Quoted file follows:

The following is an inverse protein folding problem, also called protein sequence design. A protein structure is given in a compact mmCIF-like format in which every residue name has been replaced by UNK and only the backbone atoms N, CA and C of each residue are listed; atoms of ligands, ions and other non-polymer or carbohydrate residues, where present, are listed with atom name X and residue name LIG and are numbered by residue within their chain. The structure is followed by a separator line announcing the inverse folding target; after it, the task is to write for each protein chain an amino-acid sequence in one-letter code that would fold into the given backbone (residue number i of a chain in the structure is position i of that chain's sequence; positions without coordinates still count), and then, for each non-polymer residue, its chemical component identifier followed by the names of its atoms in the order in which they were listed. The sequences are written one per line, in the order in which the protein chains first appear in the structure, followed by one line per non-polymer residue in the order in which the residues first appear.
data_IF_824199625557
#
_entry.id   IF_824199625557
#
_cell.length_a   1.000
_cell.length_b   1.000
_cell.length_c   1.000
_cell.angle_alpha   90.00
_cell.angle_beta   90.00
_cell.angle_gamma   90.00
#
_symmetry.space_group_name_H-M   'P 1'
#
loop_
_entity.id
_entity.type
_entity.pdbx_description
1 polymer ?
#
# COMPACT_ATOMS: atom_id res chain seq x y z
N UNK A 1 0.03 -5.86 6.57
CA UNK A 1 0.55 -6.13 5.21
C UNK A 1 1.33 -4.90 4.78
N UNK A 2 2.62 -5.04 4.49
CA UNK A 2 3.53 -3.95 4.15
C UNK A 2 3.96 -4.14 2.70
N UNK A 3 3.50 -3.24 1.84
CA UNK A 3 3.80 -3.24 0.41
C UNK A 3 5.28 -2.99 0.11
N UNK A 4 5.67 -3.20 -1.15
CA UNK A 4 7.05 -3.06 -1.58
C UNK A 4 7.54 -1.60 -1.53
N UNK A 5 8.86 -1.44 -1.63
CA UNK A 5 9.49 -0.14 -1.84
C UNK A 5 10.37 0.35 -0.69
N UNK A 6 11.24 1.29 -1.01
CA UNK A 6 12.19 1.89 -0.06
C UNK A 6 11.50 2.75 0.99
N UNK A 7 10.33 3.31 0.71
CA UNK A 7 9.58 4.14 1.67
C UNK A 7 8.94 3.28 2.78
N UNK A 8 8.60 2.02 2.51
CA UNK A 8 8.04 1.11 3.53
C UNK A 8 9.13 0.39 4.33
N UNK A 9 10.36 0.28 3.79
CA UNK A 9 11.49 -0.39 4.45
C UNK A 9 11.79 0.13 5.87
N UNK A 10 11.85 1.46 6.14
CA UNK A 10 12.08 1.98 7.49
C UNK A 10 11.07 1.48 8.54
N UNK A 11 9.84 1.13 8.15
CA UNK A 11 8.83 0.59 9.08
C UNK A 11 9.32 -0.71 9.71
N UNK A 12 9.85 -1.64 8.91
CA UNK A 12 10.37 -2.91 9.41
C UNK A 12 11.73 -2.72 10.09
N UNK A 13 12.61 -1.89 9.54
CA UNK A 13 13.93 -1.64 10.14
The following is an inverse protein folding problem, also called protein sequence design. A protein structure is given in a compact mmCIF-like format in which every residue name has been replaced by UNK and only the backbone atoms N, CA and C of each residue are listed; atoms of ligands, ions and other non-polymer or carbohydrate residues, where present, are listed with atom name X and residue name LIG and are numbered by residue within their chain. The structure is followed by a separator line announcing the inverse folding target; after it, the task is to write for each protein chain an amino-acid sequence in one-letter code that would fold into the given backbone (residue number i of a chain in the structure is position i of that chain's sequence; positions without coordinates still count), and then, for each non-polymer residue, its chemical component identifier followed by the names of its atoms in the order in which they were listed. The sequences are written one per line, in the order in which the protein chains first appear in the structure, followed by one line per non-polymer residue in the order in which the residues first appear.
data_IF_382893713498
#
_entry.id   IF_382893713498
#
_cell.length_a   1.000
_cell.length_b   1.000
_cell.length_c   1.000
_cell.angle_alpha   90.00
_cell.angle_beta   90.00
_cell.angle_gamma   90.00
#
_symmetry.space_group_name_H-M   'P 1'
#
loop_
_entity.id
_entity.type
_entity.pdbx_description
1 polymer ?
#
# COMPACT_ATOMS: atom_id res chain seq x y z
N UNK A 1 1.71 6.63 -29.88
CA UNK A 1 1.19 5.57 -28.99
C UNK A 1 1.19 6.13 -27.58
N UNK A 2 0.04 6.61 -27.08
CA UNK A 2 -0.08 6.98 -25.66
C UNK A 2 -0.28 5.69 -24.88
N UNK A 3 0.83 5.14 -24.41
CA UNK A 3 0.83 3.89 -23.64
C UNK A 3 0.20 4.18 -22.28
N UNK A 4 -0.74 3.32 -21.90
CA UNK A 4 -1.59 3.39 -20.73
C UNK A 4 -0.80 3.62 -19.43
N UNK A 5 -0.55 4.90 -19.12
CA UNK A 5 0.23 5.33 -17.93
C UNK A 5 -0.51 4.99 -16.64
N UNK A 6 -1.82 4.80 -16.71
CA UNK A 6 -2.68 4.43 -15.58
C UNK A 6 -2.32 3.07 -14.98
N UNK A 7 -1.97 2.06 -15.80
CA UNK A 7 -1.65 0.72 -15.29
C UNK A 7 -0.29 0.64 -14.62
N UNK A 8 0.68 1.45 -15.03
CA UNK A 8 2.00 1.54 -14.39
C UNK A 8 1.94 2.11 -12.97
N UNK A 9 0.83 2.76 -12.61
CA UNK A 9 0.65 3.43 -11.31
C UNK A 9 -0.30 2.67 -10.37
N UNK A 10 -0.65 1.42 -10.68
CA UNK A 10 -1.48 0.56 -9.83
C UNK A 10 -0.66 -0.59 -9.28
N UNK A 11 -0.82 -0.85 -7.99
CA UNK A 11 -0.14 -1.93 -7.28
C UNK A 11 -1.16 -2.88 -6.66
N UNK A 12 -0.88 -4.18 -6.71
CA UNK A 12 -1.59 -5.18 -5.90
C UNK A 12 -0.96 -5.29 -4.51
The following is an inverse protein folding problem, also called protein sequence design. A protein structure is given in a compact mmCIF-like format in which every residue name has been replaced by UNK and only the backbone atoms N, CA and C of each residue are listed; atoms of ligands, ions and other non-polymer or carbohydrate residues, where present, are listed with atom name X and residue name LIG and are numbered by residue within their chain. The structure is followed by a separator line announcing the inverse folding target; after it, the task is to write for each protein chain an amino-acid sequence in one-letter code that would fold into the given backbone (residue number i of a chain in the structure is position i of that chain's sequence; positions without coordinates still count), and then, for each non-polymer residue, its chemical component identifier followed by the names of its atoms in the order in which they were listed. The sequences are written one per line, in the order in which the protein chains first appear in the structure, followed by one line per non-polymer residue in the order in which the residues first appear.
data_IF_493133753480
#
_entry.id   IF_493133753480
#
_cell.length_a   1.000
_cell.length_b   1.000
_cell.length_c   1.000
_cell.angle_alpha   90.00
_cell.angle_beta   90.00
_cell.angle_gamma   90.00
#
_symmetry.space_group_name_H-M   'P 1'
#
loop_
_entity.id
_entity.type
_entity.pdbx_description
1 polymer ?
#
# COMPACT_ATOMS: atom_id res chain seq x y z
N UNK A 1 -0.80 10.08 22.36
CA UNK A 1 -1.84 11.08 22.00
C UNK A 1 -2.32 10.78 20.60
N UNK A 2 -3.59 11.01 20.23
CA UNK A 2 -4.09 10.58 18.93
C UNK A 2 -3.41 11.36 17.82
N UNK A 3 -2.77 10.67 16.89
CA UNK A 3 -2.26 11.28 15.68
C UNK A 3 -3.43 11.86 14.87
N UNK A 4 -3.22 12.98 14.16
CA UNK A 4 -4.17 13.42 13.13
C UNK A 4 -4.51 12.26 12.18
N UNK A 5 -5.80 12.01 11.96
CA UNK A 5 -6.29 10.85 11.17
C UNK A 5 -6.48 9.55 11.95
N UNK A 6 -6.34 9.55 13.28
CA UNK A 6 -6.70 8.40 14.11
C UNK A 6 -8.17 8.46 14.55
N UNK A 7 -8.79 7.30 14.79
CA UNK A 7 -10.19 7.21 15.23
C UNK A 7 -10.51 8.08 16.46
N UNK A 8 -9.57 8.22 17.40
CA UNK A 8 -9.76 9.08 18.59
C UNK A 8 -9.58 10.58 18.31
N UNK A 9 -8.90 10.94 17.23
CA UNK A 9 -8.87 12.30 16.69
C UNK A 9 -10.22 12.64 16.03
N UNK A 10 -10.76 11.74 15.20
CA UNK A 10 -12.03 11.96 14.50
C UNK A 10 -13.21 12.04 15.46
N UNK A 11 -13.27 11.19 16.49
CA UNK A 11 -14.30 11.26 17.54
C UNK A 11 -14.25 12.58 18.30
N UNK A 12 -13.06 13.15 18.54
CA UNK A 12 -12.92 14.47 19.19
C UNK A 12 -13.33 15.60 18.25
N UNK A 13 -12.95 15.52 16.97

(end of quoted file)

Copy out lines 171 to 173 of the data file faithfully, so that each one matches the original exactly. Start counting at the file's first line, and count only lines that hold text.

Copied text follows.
N UNK A 12 -13.06 13.15 18.54
CA UNK A 12 -12.92 14.47 19.19
C UNK A 12 -13.33 15.60 18.25